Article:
No Timeline for "Don't ask, Don't Tell" Changes

ABC News' Sunlen Miller and Kirit Radia report: Despite President Obama recently saying that he wants to repeal “Don’t ask, Don’t tell” policy “sooner rather than later,” Pentagon officials tell ABC News that there is no timeline yet to repeal or ease the enforcement of the controversial policy of banning gays from opening serving in the military.

“The Secretary has asked the DoD General Counsel to review the law to determine if there is any flexibility in how this law is applied and there isn't a timetable,” Pentagon spokeswoman Cynthia Smith tells ABC News, “We're looking at the law to see if there's at least a more humane way to apply the law until it gets changed.”

First reported in the Advocate, Smith’s comments indicate a review that seems to be moving at a pace without specific time goals.

Despite this, Smith insists that the President has been “clear in his direction” to Defense Secretary Gates and Chairman Mullen that he is committed to overturning the policy in a way that is “least disruptive to troops.”

Repealing the policy requires an act of Congress, something the White House has indicated they’d like to do “in this Congress,” yet have stated that they must not simply ignore the existing law.

“I also want to make sure that we are not simply ignoring a congressional law,” President Obama told CNN’s Anderson Cooper in July, “If Congress passed a law that is constitutionally valid, then it’s not appropriate for the executive branch simply to say we will not enforce a law. It is our duty to enforce laws.”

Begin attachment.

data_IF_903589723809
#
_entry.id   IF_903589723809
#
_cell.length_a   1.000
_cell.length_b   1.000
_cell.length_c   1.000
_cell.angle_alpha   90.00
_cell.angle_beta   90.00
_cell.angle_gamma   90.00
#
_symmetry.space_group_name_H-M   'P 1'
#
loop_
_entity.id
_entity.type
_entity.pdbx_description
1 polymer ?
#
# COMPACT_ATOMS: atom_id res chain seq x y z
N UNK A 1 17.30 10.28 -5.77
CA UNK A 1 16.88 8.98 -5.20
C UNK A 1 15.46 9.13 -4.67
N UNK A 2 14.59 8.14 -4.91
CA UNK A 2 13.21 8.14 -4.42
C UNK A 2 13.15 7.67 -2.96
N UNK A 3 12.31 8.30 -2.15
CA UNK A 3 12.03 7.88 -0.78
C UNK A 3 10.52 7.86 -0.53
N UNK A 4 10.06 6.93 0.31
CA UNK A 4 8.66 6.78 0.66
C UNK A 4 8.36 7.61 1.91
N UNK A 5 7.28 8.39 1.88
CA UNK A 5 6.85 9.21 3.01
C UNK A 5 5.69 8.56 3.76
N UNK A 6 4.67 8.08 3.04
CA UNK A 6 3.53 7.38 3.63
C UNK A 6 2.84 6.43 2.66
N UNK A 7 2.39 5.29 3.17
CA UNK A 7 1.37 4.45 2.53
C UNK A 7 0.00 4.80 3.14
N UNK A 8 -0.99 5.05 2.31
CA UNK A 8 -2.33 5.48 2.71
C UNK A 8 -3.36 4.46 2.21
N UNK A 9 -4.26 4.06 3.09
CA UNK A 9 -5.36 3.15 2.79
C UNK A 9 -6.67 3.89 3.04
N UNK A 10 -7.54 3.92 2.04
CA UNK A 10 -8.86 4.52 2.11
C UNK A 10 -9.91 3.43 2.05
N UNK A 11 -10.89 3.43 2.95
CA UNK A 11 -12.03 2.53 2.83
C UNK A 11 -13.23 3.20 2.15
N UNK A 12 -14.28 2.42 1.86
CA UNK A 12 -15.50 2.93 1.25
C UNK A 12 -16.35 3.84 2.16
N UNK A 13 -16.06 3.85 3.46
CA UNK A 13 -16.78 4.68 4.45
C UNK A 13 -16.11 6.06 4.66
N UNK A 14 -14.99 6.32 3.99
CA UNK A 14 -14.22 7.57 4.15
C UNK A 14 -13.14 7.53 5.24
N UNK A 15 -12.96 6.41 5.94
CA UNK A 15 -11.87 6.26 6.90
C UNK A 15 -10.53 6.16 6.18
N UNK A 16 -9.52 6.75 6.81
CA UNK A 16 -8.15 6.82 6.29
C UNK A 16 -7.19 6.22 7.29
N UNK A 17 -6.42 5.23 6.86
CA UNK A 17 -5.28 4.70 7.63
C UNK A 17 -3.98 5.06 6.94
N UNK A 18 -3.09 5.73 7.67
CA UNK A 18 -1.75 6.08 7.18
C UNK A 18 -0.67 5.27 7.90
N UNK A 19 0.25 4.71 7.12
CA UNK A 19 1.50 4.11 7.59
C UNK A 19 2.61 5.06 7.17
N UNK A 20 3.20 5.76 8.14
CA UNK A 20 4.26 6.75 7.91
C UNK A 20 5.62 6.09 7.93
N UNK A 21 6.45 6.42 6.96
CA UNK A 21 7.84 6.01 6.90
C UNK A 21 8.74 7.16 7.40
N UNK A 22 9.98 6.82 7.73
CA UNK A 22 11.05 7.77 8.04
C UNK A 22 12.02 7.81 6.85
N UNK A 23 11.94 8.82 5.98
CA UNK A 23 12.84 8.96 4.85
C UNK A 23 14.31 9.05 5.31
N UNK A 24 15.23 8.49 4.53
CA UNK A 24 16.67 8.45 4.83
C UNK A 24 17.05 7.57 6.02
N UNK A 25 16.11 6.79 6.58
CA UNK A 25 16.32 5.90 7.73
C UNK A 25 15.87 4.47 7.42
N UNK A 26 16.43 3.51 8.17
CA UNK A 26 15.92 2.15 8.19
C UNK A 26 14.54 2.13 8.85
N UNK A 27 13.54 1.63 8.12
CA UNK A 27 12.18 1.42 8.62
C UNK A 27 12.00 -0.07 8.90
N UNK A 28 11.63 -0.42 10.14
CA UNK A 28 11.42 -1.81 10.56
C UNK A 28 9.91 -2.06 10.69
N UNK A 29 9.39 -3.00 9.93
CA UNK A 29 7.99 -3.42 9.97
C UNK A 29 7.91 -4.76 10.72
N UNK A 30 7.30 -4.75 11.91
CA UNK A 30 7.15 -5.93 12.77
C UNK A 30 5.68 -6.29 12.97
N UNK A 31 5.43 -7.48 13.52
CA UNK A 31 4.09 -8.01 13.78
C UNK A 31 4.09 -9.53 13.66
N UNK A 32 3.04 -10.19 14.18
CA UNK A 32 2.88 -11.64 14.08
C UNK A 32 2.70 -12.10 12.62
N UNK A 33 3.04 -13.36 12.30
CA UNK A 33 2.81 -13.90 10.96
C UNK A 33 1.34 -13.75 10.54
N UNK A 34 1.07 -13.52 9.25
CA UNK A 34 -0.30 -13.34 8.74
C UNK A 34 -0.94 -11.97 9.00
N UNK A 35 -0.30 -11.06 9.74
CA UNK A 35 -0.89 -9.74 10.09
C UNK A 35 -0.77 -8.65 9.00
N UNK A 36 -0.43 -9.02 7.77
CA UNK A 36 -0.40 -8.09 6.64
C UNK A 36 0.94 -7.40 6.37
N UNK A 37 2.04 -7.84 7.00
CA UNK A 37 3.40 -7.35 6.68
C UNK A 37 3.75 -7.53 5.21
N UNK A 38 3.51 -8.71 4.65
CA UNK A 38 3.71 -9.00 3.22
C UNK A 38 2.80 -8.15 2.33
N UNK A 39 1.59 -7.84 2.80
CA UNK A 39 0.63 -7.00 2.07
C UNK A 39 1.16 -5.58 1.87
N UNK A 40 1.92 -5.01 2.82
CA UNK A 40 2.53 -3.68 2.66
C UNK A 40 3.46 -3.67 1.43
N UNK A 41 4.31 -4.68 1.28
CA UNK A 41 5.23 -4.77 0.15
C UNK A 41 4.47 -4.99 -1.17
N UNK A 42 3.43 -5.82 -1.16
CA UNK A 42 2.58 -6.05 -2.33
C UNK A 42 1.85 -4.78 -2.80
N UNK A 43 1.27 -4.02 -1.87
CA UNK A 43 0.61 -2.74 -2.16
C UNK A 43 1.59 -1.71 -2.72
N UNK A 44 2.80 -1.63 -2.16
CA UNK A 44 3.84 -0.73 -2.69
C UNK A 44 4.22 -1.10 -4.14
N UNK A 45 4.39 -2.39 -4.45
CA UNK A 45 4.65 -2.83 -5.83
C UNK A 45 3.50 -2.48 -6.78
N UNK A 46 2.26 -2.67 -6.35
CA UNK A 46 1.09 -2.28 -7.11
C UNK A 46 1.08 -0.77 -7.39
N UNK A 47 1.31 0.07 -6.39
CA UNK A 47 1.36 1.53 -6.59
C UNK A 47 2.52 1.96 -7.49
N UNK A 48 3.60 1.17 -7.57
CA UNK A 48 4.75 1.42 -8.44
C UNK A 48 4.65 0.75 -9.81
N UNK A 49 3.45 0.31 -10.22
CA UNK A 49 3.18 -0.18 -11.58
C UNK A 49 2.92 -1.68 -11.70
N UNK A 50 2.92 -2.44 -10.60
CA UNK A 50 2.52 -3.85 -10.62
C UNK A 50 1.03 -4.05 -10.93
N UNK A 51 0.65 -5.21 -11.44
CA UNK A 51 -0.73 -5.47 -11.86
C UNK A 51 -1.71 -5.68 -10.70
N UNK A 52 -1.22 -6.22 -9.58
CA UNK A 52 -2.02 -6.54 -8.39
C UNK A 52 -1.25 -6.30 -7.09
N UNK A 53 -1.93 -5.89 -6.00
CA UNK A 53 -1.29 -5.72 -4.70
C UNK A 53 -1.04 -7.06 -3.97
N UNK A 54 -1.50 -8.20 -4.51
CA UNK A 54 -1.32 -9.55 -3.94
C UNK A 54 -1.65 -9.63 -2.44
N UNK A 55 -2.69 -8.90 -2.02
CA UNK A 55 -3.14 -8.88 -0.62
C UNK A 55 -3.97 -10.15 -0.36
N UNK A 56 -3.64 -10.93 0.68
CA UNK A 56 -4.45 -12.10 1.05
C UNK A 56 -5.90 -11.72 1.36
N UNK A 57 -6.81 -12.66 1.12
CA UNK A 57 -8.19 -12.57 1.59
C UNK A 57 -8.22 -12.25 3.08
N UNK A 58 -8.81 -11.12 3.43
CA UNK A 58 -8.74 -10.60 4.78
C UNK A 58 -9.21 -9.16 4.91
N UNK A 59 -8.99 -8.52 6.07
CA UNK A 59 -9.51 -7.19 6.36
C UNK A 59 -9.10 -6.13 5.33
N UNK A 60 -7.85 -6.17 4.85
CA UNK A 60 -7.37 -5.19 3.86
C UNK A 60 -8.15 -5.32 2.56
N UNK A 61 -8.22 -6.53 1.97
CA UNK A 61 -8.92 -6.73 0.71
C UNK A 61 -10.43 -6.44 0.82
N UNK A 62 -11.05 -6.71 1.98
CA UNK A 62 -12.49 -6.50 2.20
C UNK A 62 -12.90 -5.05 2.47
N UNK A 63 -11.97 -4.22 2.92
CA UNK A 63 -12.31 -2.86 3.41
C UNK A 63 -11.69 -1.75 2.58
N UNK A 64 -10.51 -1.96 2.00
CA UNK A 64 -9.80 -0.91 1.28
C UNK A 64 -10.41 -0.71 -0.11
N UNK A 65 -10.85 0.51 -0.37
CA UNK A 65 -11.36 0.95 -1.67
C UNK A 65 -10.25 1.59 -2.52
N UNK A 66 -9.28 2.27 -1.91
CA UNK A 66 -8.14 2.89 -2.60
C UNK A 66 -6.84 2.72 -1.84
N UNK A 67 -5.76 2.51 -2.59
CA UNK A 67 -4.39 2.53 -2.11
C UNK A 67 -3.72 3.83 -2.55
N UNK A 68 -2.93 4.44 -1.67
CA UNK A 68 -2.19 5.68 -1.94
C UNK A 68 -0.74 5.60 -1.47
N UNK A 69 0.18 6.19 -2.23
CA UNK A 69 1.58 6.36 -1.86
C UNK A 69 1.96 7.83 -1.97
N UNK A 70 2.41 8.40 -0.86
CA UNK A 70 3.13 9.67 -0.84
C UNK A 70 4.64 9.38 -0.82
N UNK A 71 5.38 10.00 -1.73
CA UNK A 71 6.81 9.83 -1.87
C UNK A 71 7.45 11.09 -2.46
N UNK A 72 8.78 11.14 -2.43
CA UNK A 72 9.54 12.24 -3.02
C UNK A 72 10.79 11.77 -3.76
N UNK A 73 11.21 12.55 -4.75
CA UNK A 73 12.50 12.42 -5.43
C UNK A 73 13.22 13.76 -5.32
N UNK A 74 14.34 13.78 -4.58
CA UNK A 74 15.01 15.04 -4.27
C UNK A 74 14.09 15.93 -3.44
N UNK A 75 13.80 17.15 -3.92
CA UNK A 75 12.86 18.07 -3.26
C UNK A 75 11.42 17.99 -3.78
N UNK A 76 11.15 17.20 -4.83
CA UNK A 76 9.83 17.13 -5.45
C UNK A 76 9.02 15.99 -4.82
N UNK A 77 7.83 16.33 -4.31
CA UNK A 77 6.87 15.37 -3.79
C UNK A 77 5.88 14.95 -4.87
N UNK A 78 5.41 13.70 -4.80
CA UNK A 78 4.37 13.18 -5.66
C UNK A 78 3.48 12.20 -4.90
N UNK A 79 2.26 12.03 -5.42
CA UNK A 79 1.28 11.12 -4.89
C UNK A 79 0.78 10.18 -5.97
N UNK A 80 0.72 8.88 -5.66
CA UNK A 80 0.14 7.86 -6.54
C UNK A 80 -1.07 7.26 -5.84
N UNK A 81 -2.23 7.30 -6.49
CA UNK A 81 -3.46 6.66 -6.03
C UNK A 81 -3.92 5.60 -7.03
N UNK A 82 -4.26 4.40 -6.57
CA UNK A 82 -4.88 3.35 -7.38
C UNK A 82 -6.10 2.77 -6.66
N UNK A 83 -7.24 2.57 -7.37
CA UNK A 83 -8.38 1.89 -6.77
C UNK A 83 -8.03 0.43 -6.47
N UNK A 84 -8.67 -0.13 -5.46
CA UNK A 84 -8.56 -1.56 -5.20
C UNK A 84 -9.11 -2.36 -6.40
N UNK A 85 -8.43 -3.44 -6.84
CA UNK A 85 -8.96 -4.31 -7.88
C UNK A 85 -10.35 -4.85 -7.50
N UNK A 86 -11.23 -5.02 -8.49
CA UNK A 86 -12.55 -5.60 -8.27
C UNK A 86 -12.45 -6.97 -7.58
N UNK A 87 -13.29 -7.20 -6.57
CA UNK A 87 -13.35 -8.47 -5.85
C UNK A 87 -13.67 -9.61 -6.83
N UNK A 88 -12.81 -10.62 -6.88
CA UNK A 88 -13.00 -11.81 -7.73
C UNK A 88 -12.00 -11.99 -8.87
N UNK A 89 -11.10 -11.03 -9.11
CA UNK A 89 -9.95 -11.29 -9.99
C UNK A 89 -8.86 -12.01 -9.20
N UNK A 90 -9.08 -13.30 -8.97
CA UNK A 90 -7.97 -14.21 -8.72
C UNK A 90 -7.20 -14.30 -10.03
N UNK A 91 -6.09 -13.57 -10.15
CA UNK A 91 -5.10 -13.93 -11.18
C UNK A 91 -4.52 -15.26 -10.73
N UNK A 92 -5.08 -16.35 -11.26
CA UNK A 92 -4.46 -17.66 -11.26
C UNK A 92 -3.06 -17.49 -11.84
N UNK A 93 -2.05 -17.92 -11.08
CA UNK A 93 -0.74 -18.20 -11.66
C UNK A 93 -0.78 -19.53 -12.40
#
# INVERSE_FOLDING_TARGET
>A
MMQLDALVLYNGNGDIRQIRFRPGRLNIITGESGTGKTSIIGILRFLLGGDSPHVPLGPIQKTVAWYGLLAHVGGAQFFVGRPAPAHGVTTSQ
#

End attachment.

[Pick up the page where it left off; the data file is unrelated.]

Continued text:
As first suggested by Secretary Gates, as the administration is persuading a shift in that congressional policy, they have also indicated that there are also looking at ways to change how the law is being enforced and applied currently.

One of these options, Gates suggested last month, could be looking at where the information comes from, and possibility including those who had been “outed” due to vengeance.

“Do we need to be driven when the information, to take action on somebody, if we get that information from somebody who may have vengeance in mind or blackmail or somebody who has been jilted?,” Gates told reporters in July.

The President has said that the appropriate congressional allies have been contacted already to start processing these changes. The question is how fast and aggressive will change come without a timeline? Even the President himself has said before that change is hard to come in Washington without a deadline.

- Sunlen Miller and Kirit Radia

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